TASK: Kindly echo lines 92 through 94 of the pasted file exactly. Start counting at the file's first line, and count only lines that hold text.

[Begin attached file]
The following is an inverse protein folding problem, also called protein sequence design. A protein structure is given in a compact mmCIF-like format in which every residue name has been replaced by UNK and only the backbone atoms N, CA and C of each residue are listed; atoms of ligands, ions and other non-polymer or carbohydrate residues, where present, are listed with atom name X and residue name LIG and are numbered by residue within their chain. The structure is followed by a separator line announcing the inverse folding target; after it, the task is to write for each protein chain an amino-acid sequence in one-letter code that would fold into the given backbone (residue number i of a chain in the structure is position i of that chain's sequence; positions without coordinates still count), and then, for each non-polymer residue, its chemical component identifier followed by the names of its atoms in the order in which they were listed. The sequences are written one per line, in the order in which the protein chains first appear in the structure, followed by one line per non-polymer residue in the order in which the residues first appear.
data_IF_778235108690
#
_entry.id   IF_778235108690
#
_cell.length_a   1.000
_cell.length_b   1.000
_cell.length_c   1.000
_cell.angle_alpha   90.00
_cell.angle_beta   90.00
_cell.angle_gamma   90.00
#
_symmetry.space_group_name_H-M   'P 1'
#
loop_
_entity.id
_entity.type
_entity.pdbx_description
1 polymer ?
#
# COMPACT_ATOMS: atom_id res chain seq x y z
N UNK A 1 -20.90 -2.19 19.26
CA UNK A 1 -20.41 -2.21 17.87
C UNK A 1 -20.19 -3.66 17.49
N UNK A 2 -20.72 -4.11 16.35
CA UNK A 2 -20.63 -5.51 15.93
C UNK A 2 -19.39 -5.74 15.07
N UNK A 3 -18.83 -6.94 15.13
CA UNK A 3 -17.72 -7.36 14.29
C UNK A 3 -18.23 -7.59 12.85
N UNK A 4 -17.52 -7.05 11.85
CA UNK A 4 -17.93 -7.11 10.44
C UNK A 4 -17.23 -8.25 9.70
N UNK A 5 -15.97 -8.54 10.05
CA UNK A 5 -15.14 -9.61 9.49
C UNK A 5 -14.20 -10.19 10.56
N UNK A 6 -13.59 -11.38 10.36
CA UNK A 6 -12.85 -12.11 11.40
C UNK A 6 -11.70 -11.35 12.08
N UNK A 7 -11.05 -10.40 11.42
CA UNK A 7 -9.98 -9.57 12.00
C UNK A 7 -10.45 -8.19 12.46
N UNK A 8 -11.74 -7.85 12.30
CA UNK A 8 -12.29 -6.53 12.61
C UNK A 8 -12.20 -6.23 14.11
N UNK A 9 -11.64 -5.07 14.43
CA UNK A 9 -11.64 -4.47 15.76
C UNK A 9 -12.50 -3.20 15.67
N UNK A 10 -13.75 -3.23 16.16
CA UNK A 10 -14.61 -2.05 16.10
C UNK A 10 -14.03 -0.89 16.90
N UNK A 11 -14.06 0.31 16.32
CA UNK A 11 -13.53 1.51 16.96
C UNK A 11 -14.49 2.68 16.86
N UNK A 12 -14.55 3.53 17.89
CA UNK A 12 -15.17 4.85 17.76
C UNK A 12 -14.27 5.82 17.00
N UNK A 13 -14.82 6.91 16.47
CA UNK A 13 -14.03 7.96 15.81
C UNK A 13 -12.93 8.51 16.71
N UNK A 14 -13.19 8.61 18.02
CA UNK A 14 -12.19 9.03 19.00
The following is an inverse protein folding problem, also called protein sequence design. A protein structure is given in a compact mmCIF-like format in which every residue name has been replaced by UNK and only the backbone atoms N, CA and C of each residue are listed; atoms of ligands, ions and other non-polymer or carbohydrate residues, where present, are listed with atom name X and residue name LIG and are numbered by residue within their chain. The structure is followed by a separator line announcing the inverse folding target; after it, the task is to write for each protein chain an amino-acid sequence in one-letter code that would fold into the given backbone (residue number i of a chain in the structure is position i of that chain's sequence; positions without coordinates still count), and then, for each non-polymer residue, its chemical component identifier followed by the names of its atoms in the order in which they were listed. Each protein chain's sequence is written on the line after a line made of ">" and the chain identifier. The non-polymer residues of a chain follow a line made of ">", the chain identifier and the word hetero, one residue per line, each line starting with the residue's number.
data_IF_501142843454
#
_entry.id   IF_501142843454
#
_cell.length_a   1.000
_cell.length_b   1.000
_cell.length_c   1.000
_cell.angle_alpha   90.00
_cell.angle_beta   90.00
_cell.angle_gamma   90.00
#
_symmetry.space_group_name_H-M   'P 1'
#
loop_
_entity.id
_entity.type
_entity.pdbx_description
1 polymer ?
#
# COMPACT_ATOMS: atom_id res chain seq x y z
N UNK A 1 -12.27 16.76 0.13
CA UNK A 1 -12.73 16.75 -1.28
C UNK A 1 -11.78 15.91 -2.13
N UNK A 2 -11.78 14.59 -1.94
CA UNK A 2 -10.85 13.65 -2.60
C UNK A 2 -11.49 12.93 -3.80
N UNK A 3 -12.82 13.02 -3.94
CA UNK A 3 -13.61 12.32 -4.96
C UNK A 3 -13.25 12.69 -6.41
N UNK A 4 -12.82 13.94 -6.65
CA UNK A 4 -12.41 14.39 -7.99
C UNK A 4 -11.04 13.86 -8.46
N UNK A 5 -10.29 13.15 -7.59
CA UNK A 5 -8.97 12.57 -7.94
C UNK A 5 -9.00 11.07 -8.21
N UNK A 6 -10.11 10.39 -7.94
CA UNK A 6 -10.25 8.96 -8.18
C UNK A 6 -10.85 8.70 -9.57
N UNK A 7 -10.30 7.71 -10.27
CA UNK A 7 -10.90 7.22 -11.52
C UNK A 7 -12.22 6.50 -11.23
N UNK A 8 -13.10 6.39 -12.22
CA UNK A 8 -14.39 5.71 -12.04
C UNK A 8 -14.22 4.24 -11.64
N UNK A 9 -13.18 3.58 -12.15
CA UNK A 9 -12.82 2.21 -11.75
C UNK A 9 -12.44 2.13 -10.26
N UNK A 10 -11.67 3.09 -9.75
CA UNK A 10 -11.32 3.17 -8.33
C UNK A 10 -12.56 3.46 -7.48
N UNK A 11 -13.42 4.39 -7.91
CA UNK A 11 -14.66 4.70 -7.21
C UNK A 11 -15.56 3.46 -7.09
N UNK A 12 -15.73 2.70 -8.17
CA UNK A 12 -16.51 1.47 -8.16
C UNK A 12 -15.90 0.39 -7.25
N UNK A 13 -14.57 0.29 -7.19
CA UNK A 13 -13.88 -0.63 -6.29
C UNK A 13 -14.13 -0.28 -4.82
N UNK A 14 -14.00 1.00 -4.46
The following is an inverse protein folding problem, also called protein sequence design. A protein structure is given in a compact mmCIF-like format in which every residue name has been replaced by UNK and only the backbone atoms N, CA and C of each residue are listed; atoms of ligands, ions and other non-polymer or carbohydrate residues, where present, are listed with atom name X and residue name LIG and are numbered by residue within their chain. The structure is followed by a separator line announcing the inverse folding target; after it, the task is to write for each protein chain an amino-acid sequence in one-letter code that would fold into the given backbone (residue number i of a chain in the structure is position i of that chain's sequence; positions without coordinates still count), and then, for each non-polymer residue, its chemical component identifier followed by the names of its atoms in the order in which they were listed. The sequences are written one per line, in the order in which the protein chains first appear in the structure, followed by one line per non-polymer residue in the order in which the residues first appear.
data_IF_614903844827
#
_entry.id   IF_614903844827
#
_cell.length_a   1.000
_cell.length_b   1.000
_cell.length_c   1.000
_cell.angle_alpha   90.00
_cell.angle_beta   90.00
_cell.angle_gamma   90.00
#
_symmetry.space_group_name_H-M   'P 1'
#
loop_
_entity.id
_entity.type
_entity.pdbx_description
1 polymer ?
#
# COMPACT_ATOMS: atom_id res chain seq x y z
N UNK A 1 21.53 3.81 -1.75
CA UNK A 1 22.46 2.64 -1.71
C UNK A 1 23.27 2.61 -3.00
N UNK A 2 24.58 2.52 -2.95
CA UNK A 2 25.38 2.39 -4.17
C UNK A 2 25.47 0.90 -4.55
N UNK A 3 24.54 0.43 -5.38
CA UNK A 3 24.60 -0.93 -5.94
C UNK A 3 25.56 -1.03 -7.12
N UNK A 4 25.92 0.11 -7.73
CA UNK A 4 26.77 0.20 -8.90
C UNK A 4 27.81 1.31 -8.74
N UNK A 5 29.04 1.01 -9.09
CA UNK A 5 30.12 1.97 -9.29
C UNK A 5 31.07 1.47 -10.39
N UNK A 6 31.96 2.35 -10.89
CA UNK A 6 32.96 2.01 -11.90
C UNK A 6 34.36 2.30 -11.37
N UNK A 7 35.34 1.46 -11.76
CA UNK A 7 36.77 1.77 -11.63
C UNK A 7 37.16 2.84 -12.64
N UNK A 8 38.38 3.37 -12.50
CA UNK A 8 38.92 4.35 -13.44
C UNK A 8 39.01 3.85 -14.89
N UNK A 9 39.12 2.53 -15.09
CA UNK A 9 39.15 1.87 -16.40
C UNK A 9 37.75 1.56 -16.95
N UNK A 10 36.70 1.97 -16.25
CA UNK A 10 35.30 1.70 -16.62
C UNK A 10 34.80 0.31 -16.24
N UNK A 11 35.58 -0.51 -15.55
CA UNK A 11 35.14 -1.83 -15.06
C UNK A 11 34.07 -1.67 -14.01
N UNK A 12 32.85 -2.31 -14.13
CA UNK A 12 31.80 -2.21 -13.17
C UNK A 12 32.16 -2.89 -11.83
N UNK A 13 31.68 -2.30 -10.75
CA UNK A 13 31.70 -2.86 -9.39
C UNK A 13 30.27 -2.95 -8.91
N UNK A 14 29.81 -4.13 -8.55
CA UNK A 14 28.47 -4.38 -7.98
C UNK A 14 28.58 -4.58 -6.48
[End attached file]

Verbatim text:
C UNK A 3 -13.25 12.69 -6.41
N UNK A 4 -12.82 13.94 -6.65
CA UNK A 4 -12.41 14.39 -7.99